Nurse practitioner leaders see amended laws coming into effect today – removing barriers to NP practice – as part of building momentum for the now fast growing role.

From today for the first time nurse practitioners can issue the death certificate for patients in their care.  Suitably qualified nurses can also write sick leave certificates.

Dr Michal Boyd, a long-standing NP, says being unable up until today to complete death certificates for patients in her care meant the risk of unnecessary delays and distress for a grieving family.

“As the primary healthcare provider I know the person’s medical conditions and have often led their care over months or even years,” said Boyd. “Now I am able to provide all the care needed for the older person and their family.”

More than a decade in the making, the Health Practitioners (Replacement of Statutory References to Medical Practitioners) Bill was passed in late 2016 but the changes made only come into effect today (January 31).

The Bill amended eight Acts to replace references to ‘doctors’ or ‘medical practitioners’ where nurse practitioners (NPs), and other health practitioners like pharmacists, registered nurses and physiotherapists are now qualified to carry out those roles.

Lobbying began early in the millennium by nurse leaders to identify and remove a range of legislative barriers to nurse practitioners’ practice and formal work began back in 2005 to go through legislation with a fine tooth comb to find references to “doctors” or “medical practitioners” in roles that now could be done by other suitably qualified health practitioners. The acts remove the anomaly where NPs could sign ACC forms and sickness benefit forms but could not sign an ordinary sick leave certificate for work under the Holiday’s Act.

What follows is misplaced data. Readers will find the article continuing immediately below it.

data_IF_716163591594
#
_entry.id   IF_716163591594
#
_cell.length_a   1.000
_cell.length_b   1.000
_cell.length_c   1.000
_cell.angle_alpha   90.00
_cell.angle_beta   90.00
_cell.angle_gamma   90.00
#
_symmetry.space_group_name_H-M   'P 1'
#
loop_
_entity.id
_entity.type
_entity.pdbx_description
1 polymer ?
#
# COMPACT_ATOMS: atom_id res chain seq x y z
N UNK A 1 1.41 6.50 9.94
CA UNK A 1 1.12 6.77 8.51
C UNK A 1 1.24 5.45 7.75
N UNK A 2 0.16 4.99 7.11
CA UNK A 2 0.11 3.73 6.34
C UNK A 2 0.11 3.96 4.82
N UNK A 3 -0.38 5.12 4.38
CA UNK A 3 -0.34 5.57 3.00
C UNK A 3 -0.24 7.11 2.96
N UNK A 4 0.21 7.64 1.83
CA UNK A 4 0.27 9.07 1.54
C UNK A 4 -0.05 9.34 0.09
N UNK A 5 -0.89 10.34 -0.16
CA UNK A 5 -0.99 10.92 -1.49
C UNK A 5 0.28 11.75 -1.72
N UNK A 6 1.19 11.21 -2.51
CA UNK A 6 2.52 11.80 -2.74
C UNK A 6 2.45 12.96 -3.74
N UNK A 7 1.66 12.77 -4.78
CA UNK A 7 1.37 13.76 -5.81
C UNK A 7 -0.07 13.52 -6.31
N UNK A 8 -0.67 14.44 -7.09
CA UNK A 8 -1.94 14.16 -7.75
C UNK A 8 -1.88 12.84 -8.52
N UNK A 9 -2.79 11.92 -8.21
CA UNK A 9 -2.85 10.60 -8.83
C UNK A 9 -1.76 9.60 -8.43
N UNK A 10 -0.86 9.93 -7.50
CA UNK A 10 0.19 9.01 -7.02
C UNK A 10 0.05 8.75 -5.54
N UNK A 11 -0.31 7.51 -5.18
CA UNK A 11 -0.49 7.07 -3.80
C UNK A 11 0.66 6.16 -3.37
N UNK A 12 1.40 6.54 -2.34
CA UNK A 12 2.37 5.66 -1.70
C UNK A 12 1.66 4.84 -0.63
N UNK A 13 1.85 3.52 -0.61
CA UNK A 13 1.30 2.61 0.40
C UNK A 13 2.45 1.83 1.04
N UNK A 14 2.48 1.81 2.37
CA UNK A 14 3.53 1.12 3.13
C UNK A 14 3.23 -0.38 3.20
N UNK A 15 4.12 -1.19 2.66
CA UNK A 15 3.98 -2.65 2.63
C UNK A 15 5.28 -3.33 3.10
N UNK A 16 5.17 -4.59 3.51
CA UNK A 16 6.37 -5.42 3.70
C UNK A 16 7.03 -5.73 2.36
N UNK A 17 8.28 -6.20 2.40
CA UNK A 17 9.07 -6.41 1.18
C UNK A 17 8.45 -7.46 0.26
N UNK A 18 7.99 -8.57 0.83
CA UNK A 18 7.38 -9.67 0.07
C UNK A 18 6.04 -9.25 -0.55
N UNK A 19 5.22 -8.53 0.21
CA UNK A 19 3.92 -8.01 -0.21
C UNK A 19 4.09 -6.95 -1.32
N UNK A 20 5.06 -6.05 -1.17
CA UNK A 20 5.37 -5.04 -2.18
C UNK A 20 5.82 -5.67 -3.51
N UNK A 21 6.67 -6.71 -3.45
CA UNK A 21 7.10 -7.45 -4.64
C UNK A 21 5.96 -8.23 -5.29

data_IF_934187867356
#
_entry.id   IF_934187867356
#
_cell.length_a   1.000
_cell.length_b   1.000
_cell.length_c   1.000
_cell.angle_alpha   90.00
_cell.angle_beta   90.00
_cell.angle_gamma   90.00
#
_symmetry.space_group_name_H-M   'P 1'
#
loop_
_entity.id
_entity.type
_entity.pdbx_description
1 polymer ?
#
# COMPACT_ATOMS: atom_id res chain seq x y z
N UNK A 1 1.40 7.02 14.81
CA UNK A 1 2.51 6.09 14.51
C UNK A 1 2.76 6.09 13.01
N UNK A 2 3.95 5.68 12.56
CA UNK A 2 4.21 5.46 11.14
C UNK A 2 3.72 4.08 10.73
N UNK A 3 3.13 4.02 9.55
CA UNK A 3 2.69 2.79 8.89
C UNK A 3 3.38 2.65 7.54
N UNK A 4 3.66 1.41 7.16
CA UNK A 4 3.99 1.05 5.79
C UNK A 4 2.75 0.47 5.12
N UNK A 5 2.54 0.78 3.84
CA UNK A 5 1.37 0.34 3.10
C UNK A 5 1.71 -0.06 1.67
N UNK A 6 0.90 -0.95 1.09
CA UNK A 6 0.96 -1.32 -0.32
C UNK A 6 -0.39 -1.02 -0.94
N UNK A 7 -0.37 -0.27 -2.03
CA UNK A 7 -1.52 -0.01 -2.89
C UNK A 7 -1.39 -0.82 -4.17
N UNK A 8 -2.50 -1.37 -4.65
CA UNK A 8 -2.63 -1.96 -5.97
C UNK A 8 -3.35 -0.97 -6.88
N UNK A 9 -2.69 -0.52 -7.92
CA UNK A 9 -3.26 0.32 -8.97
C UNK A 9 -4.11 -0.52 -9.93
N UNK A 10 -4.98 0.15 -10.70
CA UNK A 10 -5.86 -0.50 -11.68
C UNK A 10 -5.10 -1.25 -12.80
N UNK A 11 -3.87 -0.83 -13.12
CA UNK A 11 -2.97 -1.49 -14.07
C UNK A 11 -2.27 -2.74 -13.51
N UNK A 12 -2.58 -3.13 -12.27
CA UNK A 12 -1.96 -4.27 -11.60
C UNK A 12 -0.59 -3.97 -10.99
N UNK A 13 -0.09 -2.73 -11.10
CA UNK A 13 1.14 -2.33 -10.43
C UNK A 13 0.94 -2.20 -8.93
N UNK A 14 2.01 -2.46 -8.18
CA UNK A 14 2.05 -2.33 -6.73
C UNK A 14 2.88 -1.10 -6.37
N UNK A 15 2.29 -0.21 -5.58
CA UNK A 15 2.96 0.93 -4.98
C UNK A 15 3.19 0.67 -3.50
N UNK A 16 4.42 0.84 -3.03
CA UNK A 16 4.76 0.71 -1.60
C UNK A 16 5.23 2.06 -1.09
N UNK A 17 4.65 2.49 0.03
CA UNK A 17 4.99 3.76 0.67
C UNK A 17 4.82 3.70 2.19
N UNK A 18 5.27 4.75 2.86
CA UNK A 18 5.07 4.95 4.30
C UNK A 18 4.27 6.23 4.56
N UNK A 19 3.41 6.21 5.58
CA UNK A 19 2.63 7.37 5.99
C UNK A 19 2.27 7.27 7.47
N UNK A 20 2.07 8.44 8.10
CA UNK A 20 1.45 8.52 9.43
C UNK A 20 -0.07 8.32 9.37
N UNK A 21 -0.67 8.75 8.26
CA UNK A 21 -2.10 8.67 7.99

Boyd, a former chair of Nurse Practitioners New Zealand (NPNZ), said today’s enacting of the new laws represented to her the removal of some of the last barriers to being able to practice at the top of her scope as a nurse practitioner.

“Over the 17 years nurse practitioners in New Zealand  have shown that they are highly skilled clinicians that provide innovative healthcare practices and increased access to care for the population,” said Boyd. “It took 10 years to register 100 NPs, five years to register 200 and only a further two years for the registrations to climb to over 300. This growth shows that the value of nurse practitioner practice is being recognised nationally more than ever.”
NP Jane Jeffcoat, another former NPNZ chair, said as more NPs register she was hearing that both public and private organisations were now seeing the value of NPs as they see them in practice.
“In October 2017 I stood before more than 100 delegates at NPNZ Conference and asked for a show of hands of those who registered as a NP in the last 12 months,” said Jeffcoat. “It seemed like half the room put up their hands! It was overwhelming, exciting and an endorsement of all the hard work so many have contributed over the years to forward the recognition and development of NPs.”
“I believe momentum is still building and greater discussions around models of care and sustainable workforce will continue recognise the role of NPs in providing better and more innovative access to healthcare to a greater extent.”

The Ministry of Health’s outgoing chief nursing officer Jane O’Malley described the passing of the bill in 2016 as the “culmination of years of work” from the nursing sector, the Ministry of Health and other agencies.

Memo Musa, the chief executive of the New Zealand Nurses Organisation congratulated all those involved in the watershed changes particularly the Nursing Council and the Office of the Chief Nurse.